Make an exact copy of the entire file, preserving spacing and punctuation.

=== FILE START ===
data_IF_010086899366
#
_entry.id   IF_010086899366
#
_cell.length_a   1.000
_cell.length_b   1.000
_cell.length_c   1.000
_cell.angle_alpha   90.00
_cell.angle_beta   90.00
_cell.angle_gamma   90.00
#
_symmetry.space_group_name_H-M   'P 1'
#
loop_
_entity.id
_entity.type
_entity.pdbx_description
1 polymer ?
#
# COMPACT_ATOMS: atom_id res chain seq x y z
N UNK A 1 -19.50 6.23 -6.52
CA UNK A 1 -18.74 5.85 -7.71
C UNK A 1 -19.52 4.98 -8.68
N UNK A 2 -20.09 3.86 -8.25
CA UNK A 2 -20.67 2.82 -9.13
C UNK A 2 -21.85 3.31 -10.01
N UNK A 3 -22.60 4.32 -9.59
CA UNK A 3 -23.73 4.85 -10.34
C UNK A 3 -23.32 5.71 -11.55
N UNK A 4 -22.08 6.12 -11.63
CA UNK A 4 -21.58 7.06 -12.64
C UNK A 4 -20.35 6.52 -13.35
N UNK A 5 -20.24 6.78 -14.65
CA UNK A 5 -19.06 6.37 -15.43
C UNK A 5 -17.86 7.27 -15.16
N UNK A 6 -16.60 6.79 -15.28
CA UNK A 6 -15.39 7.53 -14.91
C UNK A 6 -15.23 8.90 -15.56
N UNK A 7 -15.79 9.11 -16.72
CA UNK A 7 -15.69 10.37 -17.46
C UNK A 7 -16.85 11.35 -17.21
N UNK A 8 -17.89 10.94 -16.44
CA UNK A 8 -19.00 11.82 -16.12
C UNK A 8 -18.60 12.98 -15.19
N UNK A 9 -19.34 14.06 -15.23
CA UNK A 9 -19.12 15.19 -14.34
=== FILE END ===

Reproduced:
data_IF_010086899366
#
_entry.id   IF_010086899366
#
_cell.length_a   1.000
_cell.length_b   1.000
_cell.length_c   1.000
_cell.angle_alpha   90.00
_cell.angle_beta   90.00
_cell.angle_gamma   90.00
#
_symmetry.space_group_name_H-M   'P 1'
#
loop_
_entity.id
_entity.type
_entity.pdbx_description
1 polymer ?
#
# COMPACT_ATOMS: atom_id res chain seq x y z
N UNK A 1 -19.50 6.23 -6.52
CA UNK A 1 -18.74 5.85 -7.71
C UNK A 1 -19.52 4.98 -8.68
N UNK A 2 -20.09 3.86 -8.25
CA UNK A 2 -20.67 2.82 -9.13
C UNK A 2 -21.85 3.31 -10.01
N UNK A 3 -22.60 4.32 -9.59
CA UNK A 3 -23.73 4.85 -10.34
C UNK A 3 -23.32 5.71 -11.55
N UNK A 4 -22.08 6.12 -11.63
CA UNK A 4 -21.58 7.06 -12.64
C UNK A 4 -20.35 6.52 -13.35
N UNK A 5 -20.24 6.78 -14.65
CA UNK A 5 -19.06 6.37 -15.43
C UNK A 5 -17.86 7.27 -15.16
N UNK A 6 -16.60 6.79 -15.28
CA UNK A 6 -15.39 7.53 -14.91
C UNK A 6 -15.23 8.90 -15.56
N UNK A 7 -15.79 9.11 -16.72
CA UNK A 7 -15.69 10.37 -17.46
C UNK A 7 -16.85 11.35 -17.21
N UNK A 8 -17.89 10.94 -16.44
CA UNK A 8 -19.00 11.82 -16.12
C UNK A 8 -18.60 12.98 -15.19
N UNK A 9 -19.34 14.06 -15.23
CA UNK A 9 -19.12 15.19 -14.34